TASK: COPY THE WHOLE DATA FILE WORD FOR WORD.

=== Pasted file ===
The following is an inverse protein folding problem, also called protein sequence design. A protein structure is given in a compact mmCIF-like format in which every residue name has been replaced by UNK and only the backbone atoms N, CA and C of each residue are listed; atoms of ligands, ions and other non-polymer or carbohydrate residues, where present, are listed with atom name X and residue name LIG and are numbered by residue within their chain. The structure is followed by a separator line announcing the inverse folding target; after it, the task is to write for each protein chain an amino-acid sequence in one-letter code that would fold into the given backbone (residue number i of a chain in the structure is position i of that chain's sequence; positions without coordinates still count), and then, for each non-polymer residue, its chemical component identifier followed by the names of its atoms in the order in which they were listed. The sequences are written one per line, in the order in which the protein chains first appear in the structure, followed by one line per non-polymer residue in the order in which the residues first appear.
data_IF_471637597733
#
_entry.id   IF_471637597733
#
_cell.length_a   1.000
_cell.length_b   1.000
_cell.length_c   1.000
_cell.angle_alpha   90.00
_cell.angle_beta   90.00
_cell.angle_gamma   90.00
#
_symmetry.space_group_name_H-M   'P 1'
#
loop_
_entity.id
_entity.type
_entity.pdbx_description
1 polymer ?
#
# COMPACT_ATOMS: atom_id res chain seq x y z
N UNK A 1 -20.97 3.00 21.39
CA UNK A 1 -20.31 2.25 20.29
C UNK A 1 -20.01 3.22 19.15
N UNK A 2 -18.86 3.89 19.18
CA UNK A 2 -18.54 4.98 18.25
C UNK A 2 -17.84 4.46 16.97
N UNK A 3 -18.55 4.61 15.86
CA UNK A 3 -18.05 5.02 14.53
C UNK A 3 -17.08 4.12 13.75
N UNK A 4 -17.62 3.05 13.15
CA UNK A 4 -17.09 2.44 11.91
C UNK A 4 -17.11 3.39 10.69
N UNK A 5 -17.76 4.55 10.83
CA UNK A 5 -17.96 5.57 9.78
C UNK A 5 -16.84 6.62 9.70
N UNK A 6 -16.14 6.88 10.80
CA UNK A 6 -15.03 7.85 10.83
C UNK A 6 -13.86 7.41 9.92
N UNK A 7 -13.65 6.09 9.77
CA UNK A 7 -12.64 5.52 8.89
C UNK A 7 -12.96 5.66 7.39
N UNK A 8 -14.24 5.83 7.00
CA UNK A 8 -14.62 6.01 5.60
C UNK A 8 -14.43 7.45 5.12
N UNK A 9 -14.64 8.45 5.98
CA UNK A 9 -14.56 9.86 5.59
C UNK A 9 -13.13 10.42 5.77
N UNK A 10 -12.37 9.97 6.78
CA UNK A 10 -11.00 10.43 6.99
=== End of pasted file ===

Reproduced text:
The following is an inverse protein folding problem, also called protein sequence design. A protein structure is given in a compact mmCIF-like format in which every residue name has been replaced by UNK and only the backbone atoms N, CA and C of each residue are listed; atoms of ligands, ions and other non-polymer or carbohydrate residues, where present, are listed with atom name X and residue name LIG and are numbered by residue within their chain. The structure is followed by a separator line announcing the inverse folding target; after it, the task is to write for each protein chain an amino-acid sequence in one-letter code that would fold into the given backbone (residue number i of a chain in the structure is position i of that chain's sequence; positions without coordinates still count), and then, for each non-polymer residue, its chemical component identifier followed by the names of its atoms in the order in which they were listed. The sequences are written one per line, in the order in which the protein chains first appear in the structure, followed by one line per non-polymer residue in the order in which the residues first appear.
data_IF_471637597733
#
_entry.id   IF_471637597733
#
_cell.length_a   1.000
_cell.length_b   1.000
_cell.length_c   1.000
_cell.angle_alpha   90.00
_cell.angle_beta   90.00
_cell.angle_gamma   90.00
#
_symmetry.space_group_name_H-M   'P 1'
#
loop_
_entity.id
_entity.type
_entity.pdbx_description
1 polymer ?
#
# COMPACT_ATOMS: atom_id res chain seq x y z
N UNK A 1 -20.97 3.00 21.39
CA UNK A 1 -20.31 2.25 20.29
C UNK A 1 -20.01 3.22 19.15
N UNK A 2 -18.86 3.89 19.18
CA UNK A 2 -18.54 4.98 18.25
C UNK A 2 -17.84 4.46 16.97
N UNK A 3 -18.55 4.61 15.86
CA UNK A 3 -18.05 5.02 14.53
C UNK A 3 -17.08 4.12 13.75
N UNK A 4 -17.62 3.05 13.15
CA UNK A 4 -17.09 2.44 11.91
C UNK A 4 -17.11 3.39 10.69
N UNK A 5 -17.76 4.55 10.83
CA UNK A 5 -17.96 5.57 9.78
C UNK A 5 -16.84 6.62 9.70
N UNK A 6 -16.14 6.88 10.80
CA UNK A 6 -15.03 7.85 10.83
C UNK A 6 -13.86 7.41 9.92
N UNK A 7 -13.65 6.09 9.77
CA UNK A 7 -12.64 5.52 8.89
C UNK A 7 -12.96 5.66 7.39
N UNK A 8 -14.24 5.83 7.00
CA UNK A 8 -14.62 6.01 5.60
C UNK A 8 -14.43 7.45 5.12
N UNK A 9 -14.64 8.45 5.98
CA UNK A 9 -14.56 9.86 5.59
C UNK A 9 -13.13 10.42 5.77
N UNK A 10 -12.37 9.97 6.78
CA UNK A 10 -11.00 10.43 6.99